The Jackson R-2 School Board approved a new fence to block off the courtyard of the Jackson High School campus including the Trail of Honor between the event center parking lot and the J-wing.
The board approved a $14,087 quote from James Fencing, which also includes two drive-through gates and four alarmed push-bar emergency exits, during their regular meeting on Nov. 16
JHS Assistant Principal Evan Theobald said the new fence would improve safety and security at the school, as well as allow for better flow between classes. “Kids travel from the J-wing to the lunch area to the B-wing,” he said. “This is an area that’s constantly being used as a hallway.”
Theobald said the project will eliminate 11 exterior doors from the school, as those doors would be considered interior after the fence is built. He added that many of these doors are currently not supposed to be used by students, as they are not always monitored.
“Kids know they shouldn’t use certain doors, but even though they’re told and reminded frequently, it tends to be something that we are reacting to,” Theobald said. “We believe that establishing this as an interior portion of our campus is going to alleviate the need for that.”
While the area can be opened during football games and after school hours, Theobald said the fence will cut down on the number of visitors the courtyard receives during the school day.
“We have folks on the outside that see this area as almost like a playground,” Theobald said. “We have folks throughout the day that are not students coming on campus through here – runners, walkers, bicyclists. They have no bad intentions, but this is part of our campus and our goal is to make this less accessible to the public during school hours.”
The fence will be a six-foot-tall black chain link fence to match the fencing around the football stadium. Theobald said this project came about after safety discussion between the high school’s administrative team and student resource officers.
“This is the weak spot on our campus,” Theobald said. “In the event that something bad were to take place, this is an area that is highly accessible by all sorts of folks. We understand that is not the end all, but this is absolutely a step in the right direction to hopefully prevent or delay somebody from attempting to come on campus with bad intentions.”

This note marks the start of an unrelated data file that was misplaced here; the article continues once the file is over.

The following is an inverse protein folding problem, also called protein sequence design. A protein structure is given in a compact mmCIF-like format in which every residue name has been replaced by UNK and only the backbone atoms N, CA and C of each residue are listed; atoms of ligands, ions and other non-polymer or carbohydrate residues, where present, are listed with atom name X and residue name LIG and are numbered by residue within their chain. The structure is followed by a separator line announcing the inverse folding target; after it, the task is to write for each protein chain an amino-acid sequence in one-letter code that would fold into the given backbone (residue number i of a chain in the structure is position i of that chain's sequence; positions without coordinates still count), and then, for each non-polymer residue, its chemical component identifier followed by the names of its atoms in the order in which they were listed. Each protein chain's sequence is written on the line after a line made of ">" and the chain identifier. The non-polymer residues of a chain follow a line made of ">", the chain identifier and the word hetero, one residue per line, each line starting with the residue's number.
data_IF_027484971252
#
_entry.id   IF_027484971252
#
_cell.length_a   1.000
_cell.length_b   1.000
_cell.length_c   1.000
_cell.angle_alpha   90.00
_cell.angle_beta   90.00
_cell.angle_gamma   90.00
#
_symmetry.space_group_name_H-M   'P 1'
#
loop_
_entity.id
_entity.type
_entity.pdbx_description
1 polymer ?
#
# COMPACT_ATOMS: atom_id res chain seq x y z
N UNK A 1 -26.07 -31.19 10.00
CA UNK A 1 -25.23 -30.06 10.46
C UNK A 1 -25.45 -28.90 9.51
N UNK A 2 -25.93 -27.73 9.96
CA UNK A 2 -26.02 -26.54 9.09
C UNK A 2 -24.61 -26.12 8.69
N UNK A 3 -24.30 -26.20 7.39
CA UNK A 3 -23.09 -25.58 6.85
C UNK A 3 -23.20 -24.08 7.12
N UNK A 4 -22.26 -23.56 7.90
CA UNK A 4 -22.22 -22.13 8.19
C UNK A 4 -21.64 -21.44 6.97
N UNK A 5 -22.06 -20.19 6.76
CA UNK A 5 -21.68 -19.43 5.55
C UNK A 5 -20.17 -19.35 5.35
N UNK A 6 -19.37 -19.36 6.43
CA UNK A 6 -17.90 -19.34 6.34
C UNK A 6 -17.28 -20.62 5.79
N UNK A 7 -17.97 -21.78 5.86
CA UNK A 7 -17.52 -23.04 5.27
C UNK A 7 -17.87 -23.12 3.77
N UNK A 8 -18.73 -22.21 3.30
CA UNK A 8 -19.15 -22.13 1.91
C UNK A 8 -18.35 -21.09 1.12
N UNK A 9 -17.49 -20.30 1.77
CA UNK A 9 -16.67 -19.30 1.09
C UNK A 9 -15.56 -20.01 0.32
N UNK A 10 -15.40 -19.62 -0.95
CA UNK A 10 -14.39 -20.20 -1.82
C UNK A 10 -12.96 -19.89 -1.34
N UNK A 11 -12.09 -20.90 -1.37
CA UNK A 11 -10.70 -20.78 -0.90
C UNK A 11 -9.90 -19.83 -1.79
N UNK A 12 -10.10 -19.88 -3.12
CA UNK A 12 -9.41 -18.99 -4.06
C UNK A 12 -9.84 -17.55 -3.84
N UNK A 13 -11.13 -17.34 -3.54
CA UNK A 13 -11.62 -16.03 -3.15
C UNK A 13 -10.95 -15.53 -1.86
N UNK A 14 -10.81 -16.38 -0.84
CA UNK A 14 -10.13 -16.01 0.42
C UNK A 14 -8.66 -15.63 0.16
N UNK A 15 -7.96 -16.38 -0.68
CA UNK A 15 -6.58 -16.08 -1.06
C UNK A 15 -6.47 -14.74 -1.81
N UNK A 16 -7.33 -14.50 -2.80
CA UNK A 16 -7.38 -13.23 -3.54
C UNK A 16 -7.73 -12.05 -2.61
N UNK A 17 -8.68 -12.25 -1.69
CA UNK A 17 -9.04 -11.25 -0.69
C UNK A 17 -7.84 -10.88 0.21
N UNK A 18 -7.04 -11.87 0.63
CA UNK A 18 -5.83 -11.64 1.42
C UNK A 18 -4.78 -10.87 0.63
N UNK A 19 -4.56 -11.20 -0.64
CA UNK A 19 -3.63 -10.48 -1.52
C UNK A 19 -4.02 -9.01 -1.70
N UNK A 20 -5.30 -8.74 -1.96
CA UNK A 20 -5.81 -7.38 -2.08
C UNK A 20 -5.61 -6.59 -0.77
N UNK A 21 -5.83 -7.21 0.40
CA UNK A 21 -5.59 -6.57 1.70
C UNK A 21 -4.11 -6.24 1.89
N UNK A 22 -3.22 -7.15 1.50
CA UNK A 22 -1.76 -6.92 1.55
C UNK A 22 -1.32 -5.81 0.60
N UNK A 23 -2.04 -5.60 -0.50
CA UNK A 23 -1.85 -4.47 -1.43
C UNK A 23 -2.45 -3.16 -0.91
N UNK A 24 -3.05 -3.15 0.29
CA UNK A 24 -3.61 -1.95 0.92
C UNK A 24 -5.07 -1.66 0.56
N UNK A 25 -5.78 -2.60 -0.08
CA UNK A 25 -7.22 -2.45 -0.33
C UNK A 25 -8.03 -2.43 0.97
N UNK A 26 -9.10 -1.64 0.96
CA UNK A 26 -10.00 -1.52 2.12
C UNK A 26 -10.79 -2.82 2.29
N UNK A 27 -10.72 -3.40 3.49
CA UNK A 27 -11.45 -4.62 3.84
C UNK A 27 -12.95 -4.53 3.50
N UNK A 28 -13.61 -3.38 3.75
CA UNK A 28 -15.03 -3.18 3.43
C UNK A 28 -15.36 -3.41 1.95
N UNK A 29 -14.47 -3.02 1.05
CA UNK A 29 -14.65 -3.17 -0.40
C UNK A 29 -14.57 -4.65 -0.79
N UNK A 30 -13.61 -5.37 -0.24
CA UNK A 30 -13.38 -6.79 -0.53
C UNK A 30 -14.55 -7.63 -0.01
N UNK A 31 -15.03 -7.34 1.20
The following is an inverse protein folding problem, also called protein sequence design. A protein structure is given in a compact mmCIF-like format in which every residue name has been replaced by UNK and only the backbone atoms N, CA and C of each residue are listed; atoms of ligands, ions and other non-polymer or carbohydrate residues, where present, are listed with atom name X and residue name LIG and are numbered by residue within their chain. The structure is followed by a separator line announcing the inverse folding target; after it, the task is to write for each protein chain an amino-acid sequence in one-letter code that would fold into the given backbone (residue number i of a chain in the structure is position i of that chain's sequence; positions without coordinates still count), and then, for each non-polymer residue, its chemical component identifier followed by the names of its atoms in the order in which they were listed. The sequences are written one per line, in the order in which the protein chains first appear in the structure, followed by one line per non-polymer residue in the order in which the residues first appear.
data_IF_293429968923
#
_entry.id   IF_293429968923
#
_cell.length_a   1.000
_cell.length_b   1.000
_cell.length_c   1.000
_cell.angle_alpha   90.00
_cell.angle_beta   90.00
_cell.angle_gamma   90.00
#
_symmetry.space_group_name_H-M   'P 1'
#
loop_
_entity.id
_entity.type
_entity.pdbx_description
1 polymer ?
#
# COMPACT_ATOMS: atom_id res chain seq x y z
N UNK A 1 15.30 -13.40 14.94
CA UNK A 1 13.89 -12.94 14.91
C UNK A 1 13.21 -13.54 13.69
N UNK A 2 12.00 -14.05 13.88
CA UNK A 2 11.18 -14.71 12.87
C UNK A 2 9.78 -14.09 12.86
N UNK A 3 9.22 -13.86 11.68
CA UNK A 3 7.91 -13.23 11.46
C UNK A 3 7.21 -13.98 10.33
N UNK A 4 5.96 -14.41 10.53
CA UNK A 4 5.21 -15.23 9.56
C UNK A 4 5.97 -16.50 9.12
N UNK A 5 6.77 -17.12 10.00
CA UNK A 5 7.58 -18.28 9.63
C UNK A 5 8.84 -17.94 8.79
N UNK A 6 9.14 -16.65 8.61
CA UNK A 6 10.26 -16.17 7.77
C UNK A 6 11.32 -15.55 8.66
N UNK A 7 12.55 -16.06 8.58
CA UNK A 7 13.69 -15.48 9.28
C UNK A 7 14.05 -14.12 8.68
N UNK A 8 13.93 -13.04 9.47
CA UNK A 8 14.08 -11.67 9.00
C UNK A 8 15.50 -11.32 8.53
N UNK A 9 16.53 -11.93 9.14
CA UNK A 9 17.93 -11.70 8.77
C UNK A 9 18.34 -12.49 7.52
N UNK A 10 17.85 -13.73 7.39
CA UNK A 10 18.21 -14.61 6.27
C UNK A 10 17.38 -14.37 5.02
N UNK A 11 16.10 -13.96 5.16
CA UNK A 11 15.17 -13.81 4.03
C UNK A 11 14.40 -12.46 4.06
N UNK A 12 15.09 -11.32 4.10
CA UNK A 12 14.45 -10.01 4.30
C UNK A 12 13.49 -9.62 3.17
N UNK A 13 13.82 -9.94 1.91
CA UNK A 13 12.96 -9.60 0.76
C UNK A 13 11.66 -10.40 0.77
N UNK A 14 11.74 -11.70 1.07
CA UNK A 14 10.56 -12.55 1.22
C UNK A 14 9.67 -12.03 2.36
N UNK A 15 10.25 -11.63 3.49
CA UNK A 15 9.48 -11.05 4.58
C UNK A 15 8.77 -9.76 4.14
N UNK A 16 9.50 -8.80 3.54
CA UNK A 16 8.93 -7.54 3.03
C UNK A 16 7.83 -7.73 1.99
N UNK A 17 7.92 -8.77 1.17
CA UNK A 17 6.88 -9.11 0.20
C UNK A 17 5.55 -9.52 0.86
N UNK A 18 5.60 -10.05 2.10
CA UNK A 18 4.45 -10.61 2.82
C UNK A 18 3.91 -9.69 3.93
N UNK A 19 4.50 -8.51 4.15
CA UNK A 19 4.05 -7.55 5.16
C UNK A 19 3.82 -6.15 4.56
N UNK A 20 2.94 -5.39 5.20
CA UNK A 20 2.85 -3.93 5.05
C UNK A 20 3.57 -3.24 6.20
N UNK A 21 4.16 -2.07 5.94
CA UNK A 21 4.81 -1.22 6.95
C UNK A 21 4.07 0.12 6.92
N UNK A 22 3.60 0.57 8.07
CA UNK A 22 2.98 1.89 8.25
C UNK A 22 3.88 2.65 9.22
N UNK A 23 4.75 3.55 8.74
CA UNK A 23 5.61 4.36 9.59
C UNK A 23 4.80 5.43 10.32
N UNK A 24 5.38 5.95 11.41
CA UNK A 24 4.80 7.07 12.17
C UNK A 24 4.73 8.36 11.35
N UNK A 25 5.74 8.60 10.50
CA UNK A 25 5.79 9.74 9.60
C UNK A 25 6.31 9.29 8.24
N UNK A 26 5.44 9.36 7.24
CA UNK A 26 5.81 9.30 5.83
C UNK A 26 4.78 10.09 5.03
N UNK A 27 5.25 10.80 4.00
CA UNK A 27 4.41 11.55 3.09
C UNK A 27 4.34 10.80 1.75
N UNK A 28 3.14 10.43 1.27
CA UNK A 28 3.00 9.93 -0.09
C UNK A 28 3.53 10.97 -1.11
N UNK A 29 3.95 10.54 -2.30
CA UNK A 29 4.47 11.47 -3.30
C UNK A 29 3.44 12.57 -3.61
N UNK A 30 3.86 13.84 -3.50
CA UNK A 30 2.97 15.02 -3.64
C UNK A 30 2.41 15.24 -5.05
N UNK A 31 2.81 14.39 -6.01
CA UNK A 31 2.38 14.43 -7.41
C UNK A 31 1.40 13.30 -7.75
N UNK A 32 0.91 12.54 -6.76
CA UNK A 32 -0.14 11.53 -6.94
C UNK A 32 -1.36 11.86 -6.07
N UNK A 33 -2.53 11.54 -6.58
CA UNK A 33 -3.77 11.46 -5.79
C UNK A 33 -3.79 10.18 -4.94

The fence will also allow the school to redistribute door monitors. After the fence is added, door monitors will be placed at the northeast entrance of the J-wing and by the event center doors to allow students to get to the high school’s Agriculture and Industrial Technology building
Theobald said it will be beneficial to have a door monitor at the event center entrance since that is where most students park. “That door is currently closed off throughout the day, just because we don’t have the staff to be at that particular door,” he said.
In other action
• The board approved bid specifications for lead water testing in the district. The district is required to test for lead water by August 2024 due to the Missouri Get the Lead out of School Drinking Water Act that was passed and signed into law in 2022.
The bid specifications outlines 842 water outlets throughout the district used for drinking water or food preparation, including water fountains, bottle fillers, cafeteria water faucets and ice machines.
“Hopefully we won’t have any water issues,” Kinder said. “I don’t believe any of our buildings have lead pipes. I don’t believe any of our water fountains would have lead. However, I don’t know every type of pipe that runs through the City of Jackson and these places, though I would assume Jackson is testing for this as well.”
The district is expected to receive $121,178 in state funding to cover the testing, as well as water filters and to cover time district staff members have spent on the project.
• The board approved the purchase of financial software for the After School Kids Club program. The board approved a contract with EZChildTrack with an annual cost of $8,100.